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Under pressure, Amazon expanded paid leave, upping pay for workers who were told to self-quarantine by $2 an hour and doubling overtime; the policy has been extended to May 16.
Still, the company refused to approve paid universal time off instead saying that workers could take unlimited unpaid time off if necessary, a policy that is now set to expire this week.
Amazon will only approve personal leaves of absence for emergencies and circumstances related to COVID-19, such as school closures or people who are at higher risks of contracting the virus, a company spokesperson said, according to reports by CBS News. The company advised that workers who are sick go on a medical leave of absence.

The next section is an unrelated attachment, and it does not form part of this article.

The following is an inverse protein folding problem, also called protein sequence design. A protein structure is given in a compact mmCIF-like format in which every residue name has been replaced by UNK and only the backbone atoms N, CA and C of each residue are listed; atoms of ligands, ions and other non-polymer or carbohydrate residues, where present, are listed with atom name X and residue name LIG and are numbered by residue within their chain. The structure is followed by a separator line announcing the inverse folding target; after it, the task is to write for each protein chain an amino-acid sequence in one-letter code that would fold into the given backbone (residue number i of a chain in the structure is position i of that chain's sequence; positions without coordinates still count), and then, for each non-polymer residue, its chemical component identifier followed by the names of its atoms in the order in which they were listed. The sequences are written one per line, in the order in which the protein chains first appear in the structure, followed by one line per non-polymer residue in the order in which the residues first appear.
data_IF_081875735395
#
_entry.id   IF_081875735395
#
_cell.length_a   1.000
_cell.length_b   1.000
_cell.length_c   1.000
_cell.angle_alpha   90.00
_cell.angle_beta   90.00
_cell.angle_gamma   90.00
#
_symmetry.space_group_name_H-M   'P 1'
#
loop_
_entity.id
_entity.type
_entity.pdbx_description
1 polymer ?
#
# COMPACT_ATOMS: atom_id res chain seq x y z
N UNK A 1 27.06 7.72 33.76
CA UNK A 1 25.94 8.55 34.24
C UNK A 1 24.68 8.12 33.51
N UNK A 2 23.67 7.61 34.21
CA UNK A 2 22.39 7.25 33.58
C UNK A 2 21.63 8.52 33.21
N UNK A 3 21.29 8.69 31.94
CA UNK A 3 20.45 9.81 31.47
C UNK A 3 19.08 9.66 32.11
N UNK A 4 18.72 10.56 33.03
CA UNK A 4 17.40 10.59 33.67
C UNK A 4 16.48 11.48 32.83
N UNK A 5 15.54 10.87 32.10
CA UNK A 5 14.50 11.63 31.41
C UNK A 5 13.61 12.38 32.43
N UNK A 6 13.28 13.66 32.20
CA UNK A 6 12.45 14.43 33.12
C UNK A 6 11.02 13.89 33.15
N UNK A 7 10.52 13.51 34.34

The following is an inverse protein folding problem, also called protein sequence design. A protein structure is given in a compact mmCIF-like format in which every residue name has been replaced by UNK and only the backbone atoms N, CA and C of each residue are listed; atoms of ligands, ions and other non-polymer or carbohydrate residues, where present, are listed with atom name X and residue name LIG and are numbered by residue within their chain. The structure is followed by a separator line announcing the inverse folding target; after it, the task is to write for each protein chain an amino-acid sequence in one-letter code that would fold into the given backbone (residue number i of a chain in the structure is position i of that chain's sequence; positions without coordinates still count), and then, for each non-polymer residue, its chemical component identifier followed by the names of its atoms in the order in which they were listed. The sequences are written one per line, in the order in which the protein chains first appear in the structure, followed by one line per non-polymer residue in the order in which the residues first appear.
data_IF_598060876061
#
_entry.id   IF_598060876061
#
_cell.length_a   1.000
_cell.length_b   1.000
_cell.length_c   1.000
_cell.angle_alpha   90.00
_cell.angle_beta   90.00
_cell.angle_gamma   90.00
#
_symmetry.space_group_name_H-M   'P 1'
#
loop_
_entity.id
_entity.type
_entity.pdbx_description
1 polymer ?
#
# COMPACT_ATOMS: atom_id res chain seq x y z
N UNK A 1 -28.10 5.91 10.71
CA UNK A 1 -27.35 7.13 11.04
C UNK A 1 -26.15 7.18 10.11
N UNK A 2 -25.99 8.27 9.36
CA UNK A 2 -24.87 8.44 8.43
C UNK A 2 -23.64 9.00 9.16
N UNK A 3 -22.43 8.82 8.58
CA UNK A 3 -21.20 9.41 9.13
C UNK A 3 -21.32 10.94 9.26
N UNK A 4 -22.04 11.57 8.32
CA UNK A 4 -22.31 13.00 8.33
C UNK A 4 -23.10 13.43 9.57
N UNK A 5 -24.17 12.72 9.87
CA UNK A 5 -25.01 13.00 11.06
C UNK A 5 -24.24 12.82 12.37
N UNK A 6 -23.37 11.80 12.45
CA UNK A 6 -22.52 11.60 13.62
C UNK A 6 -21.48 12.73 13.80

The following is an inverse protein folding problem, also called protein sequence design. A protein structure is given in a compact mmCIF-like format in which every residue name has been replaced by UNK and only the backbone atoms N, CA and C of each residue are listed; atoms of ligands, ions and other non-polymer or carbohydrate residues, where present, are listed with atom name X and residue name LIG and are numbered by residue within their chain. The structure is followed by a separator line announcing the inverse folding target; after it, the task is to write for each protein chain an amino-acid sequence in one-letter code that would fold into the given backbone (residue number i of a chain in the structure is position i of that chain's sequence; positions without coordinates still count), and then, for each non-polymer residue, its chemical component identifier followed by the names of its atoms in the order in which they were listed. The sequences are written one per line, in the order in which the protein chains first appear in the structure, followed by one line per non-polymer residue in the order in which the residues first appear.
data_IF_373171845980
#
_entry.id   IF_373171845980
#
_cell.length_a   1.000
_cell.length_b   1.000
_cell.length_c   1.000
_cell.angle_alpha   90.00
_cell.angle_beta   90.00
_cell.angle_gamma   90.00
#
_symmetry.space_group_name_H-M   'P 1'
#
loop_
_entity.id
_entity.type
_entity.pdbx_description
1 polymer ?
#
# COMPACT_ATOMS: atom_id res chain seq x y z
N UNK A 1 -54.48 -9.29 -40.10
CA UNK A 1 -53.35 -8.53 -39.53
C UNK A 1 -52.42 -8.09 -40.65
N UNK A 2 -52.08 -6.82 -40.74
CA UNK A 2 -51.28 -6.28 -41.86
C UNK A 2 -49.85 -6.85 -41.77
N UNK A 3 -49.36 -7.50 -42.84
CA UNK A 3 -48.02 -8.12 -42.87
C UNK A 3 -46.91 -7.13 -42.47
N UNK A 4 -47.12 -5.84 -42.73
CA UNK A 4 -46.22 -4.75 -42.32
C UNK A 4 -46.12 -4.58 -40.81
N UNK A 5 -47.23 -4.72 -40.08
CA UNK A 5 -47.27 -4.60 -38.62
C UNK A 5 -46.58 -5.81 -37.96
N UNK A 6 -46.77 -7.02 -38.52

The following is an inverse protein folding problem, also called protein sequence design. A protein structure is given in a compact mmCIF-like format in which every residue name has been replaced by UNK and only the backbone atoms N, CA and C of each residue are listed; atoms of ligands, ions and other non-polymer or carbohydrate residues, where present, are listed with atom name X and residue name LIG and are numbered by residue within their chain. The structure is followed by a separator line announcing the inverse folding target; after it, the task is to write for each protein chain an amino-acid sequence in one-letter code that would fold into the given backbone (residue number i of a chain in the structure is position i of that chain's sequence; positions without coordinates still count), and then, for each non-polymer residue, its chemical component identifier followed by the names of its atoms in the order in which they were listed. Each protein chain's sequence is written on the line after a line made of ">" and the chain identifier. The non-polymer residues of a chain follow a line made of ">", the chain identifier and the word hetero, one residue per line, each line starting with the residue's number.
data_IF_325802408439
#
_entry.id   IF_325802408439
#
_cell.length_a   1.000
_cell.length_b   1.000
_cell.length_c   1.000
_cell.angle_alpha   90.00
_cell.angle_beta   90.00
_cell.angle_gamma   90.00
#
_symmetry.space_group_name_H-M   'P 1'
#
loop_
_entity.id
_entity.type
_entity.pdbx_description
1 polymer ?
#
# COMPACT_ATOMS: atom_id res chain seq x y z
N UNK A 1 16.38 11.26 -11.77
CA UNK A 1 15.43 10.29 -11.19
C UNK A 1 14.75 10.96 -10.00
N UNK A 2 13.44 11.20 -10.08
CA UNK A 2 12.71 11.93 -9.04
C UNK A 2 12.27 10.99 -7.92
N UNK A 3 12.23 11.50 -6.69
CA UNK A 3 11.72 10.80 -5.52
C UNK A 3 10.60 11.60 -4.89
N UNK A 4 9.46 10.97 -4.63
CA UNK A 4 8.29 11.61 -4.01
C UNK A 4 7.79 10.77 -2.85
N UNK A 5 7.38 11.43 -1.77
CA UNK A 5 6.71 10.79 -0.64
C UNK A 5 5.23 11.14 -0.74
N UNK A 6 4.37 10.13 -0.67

The tech giant faced backlash for its handling of the coronavirus pandemic, as workers walked off the job at fulfillment centers in both Detroit and New York to protest sanitation concerns at the facilities, including lack of cleaning supplies and crowded conditions that could put workers at greater risk of infections. Workers also complained that they weren't properly notified of the first cases of COVID-19 at their jobs.
Scrutiny of Amazon has been heightened in recent weeks, after five employees were fired for speaking out about safety concerns in the workplace. Amazon has said the workers were fired for violating social distancing rules, but New York state's attorney general, Letitia James warned that the company could be in violation of federal worker safety laws and New York State’s whistle-blower protections, according to a letter from her office first reported by NPR.